Leering is often not about “admiring beautiful women” but reminding those of us deemed insufficiently “beautiful” that we will be invisible – to politer men – and receive insulting comments on our weight/ clothes / hair / face / (lack of) make-up / whatever, from those specimens more lacking in social skills.

It is so obvious that the assumption is that women are decorative objects to be looked at, and men do the looking.

Yeah, when they bring out a guide to finding hot men in Paris…I’ll be there. :-) (I would draw the line at looking at penises, though.)

But that would subvert those tired old gender roles, wouldn’t it?

Sian // Posted 10 May 2008 at 12:39 pm

I agree with the above’ comment about the difference between giving a look to someone who may fancy and blatent leering. I’d even say you can prolong that glance and it not be blatent leering-most people have exchanged these types of glances with beautiful strangers on public transport, with that knowing mutual smile (even if it’s from someone who you don’t fancy back, it isn’t threatening)? What Pierre is talking about in this book definitely falls into the blatent, scarily threatening leering category for me.

I went to Paris last year, and despite being with my boyfriend all the time, was subjected to this leering constantly. I’ve never experienced it in other parts of France, only Paris-not sure what’s going on there?

Victoria // Posted 10 May 2008 at 1:11 pm

Cara, you’re spot on.

m Andrea // Posted 10 May 2008 at 5:11 pm

THANK YOU!! I’ve been wanting to read some foreign feminist websites, but can never find the english versions. Not websites aimed at english audiences, just websites for their own folks, translated into english.

A spanish one and mexican one would be awesome, hint hint. :)

victoria // Posted 10 May 2008 at 5:18 pm

I’ve just had a look at some of the comments on the article that you find when you click on “feminst fury” above and I am now extremely disappointed and angry. I would actually suggest to other feminists that they don’t even bother reading these comments. Apparently men have a “right” to know where the “hot” women are and we feminists are just ugly and jealous! I’m certainly not ugly or jealous but I’m 100% against the publication of this pathetic book. I spent literally just a few days in Paris last year and received a lot of unwanted attention. I was actually stalked by a lorry driver all the way back to my hotel. Other women I’ve spoken to have had similar experiences in Paris. A book such as this is only going to make matters worse. How depressing.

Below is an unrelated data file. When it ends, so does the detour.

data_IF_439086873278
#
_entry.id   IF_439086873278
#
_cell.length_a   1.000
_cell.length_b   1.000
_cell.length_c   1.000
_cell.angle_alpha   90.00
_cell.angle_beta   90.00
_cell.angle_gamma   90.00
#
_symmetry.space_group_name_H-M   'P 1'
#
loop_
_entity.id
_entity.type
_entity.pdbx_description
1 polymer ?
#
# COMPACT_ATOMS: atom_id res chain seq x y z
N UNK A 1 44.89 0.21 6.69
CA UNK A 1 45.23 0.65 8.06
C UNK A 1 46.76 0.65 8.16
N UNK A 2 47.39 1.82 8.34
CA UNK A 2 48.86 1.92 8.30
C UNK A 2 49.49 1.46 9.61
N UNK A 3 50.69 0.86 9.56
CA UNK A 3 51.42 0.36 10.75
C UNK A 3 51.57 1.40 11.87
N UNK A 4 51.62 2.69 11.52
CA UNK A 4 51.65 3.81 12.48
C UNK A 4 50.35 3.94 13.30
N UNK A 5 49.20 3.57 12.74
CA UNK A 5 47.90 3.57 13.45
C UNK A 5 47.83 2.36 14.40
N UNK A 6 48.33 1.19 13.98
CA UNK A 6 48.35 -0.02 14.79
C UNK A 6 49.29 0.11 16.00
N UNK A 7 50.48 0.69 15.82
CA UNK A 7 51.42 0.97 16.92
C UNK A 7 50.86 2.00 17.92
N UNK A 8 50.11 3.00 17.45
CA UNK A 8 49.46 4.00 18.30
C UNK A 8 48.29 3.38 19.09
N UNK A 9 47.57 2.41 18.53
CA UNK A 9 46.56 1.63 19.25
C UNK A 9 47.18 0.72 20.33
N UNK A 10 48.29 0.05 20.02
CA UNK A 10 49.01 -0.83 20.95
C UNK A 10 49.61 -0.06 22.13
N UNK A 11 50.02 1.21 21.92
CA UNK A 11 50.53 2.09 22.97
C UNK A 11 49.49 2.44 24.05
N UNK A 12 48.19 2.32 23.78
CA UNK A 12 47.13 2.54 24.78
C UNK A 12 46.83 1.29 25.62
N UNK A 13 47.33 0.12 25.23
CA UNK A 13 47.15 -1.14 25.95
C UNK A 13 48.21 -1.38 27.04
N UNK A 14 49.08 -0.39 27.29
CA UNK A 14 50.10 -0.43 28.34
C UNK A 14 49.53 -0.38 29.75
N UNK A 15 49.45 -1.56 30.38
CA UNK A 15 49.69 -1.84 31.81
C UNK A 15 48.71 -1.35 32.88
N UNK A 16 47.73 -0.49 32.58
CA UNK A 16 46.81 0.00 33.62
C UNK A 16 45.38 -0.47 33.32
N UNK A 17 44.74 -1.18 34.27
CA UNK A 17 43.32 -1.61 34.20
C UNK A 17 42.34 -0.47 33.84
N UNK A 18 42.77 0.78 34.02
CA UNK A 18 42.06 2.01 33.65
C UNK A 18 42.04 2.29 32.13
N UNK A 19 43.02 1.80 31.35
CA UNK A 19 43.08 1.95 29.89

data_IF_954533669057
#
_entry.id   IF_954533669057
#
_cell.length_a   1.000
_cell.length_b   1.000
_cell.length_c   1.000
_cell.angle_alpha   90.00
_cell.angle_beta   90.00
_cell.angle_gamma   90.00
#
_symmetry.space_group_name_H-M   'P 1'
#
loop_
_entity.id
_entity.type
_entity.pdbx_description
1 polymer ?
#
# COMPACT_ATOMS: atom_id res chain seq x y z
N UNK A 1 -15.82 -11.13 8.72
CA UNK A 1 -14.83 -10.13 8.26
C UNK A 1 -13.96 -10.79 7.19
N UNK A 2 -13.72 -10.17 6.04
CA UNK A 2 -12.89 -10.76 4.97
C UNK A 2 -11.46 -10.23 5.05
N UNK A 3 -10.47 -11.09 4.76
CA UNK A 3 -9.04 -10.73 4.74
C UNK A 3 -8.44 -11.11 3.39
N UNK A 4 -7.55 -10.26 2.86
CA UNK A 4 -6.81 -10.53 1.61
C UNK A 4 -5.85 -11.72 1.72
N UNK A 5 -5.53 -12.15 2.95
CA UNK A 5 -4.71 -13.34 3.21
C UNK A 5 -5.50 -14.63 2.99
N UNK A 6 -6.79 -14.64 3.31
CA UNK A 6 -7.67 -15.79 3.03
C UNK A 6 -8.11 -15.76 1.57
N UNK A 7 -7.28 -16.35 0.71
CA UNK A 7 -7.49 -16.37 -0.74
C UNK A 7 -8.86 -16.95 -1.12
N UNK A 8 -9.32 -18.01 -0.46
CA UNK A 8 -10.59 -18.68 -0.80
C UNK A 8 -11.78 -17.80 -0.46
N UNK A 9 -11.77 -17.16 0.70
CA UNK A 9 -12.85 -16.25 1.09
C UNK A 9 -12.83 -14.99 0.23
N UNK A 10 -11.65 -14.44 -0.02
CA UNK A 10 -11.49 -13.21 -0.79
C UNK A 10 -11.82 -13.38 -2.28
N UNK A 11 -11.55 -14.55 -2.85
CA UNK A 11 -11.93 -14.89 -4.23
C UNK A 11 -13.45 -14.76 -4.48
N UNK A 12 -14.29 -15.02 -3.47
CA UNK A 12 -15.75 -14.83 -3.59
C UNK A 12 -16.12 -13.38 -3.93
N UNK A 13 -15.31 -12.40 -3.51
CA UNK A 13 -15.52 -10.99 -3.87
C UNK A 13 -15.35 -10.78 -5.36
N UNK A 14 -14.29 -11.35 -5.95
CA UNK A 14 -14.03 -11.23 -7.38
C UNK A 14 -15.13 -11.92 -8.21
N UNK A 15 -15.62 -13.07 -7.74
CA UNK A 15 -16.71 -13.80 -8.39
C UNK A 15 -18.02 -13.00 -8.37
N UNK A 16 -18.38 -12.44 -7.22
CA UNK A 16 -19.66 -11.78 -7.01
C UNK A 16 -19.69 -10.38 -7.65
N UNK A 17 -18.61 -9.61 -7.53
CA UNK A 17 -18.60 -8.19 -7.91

Anne Onne // Posted 10 May 2008 at 8:02 pm

Come on, as if ‘hot women’ hang around in particular places looking all hot for objectification(I know why they told them go to the Louvre- to look a the nude paintings and statues!), and you know, don’t have a life or move around or anything.

As far as I can see, they just tell them to go look at tourist hot spots where there will be more people generally. There may be more ‘hot’ women there, but that’s just because there’s more people- it doesn’t take a genius to work it out!

Wryness aside, it’s cheap, voyeuristic tat that aims specifically to insult women. Nobody minds men just casually *noticing* women they think are attractive, as long as they don’t make a scene about looking at women. But the fact that this isn’t actually noticeable or macho enough means that some men feel they have to make a song and dance to prove they are very, very heterosexual, and that they want to make sure women know what they think and are watching. They have to grind it into your face, leering loudly, staring, or trying to look up skirts, because quietly passing a polite look isn’t macho, isn’t masculine, and doesn’t subjugate women. This isn’t about being attracted to women, it’s about power. Why else would they want to flaunt it?

These kinds of men are actually very insecure about their maleness, hence the need to demonstrate it with loud, obvious attempts at gaining power over women. And the book is a reflection of that. Putting up a big signpost that say’s ‘I’m a manly man who likes women, got it! I look at them! They’re for me! I’m the man, get it?!?!’. It’s actually sad, and I wonder if men actually will go to certain places in the hope of finding certain ‘types’ of women, rather than realising women aren’t flocks of migrating birds, but people who you can find everywhere in all shapes and forms.

But if you’ve more than half a brain cell, the book’s not aimed at you, anyway.

Lisa // Posted 11 May 2008 at 2:02 pm

Just to give a more balanced persepctive of Paris – I’ve lived here for 2 years and have found the men better behaved than in London. They’re much more discrete, subtle and even if they look, they rarley say anything and never shout. This isn’t just with respect to me but other women. I spend a lot of time pounding the streets of Paris because of the nature of my work so think I have quite a good overview. French sexism is much more obvious in privacy of the home or office than on the street.